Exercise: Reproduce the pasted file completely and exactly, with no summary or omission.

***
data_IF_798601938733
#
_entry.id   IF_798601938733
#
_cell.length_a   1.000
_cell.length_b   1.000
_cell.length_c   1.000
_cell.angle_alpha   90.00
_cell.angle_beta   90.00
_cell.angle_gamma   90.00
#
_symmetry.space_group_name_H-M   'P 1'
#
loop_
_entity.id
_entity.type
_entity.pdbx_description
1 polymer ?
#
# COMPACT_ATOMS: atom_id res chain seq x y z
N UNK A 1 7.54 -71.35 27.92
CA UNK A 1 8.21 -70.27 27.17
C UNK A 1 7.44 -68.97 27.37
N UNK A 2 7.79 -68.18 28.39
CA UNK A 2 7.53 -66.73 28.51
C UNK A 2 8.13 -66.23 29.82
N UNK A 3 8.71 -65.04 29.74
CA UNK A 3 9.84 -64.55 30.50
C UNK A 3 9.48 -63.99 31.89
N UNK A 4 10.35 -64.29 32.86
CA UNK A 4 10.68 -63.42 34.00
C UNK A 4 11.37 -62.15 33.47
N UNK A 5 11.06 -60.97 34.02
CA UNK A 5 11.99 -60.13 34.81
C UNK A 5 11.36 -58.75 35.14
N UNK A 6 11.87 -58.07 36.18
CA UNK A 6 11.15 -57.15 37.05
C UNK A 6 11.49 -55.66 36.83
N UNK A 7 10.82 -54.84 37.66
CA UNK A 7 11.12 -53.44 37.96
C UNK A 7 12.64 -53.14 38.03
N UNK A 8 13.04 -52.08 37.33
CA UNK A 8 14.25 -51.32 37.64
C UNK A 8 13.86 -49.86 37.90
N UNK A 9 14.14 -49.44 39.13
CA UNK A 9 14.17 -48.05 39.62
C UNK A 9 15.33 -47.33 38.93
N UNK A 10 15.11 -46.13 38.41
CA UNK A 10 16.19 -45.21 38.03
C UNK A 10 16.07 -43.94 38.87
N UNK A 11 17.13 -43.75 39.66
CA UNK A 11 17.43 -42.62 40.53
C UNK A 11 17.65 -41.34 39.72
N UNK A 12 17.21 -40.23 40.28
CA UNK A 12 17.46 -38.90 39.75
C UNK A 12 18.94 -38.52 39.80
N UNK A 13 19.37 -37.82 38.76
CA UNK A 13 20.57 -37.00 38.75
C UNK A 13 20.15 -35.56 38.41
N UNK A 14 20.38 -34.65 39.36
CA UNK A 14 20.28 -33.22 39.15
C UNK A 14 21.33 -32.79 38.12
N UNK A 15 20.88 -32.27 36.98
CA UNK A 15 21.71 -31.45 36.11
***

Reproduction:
data_IF_798601938733
#
_entry.id   IF_798601938733
#
_cell.length_a   1.000
_cell.length_b   1.000
_cell.length_c   1.000
_cell.angle_alpha   90.00
_cell.angle_beta   90.00
_cell.angle_gamma   90.00
#
_symmetry.space_group_name_H-M   'P 1'
#
loop_
_entity.id
_entity.type
_entity.pdbx_description
1 polymer ?
#
# COMPACT_ATOMS: atom_id res chain seq x y z
N UNK A 1 7.54 -71.35 27.92
CA UNK A 1 8.21 -70.27 27.17
C UNK A 1 7.44 -68.97 27.37
N UNK A 2 7.79 -68.18 28.39
CA UNK A 2 7.53 -66.73 28.51
C UNK A 2 8.13 -66.23 29.82
N UNK A 3 8.71 -65.04 29.74
CA UNK A 3 9.84 -64.55 30.50
C UNK A 3 9.48 -63.99 31.89
N UNK A 4 10.35 -64.29 32.86
CA UNK A 4 10.68 -63.42 34.00
C UNK A 4 11.37 -62.15 33.47
N UNK A 5 11.06 -60.97 34.02
CA UNK A 5 11.99 -60.13 34.81
C UNK A 5 11.36 -58.75 35.14
N UNK A 6 11.87 -58.07 36.18
CA UNK A 6 11.15 -57.15 37.05
C UNK A 6 11.49 -55.66 36.83
N UNK A 7 10.82 -54.84 37.66
CA UNK A 7 11.12 -53.44 37.96
C UNK A 7 12.64 -53.14 38.03
N UNK A 8 13.04 -52.08 37.33
CA UNK A 8 14.25 -51.32 37.64
C UNK A 8 13.86 -49.86 37.90
N UNK A 9 14.14 -49.44 39.13
CA UNK A 9 14.17 -48.05 39.62
C UNK A 9 15.33 -47.33 38.93
N UNK A 10 15.11 -46.13 38.41
CA UNK A 10 16.19 -45.21 38.03
C UNK A 10 16.07 -43.94 38.87
N UNK A 11 17.13 -43.75 39.66
CA UNK A 11 17.43 -42.62 40.53
C UNK A 11 17.65 -41.34 39.72
N UNK A 12 17.21 -40.23 40.28
CA UNK A 12 17.46 -38.90 39.75
C UNK A 12 18.94 -38.52 39.80
N UNK A 13 19.37 -37.82 38.76
CA UNK A 13 20.57 -37.00 38.75
C UNK A 13 20.15 -35.56 38.41
N UNK A 14 20.38 -34.65 39.36
CA UNK A 14 20.28 -33.22 39.15
C UNK A 14 21.33 -32.79 38.12
N UNK A 15 20.88 -32.27 36.98
CA UNK A 15 21.71 -31.45 36.11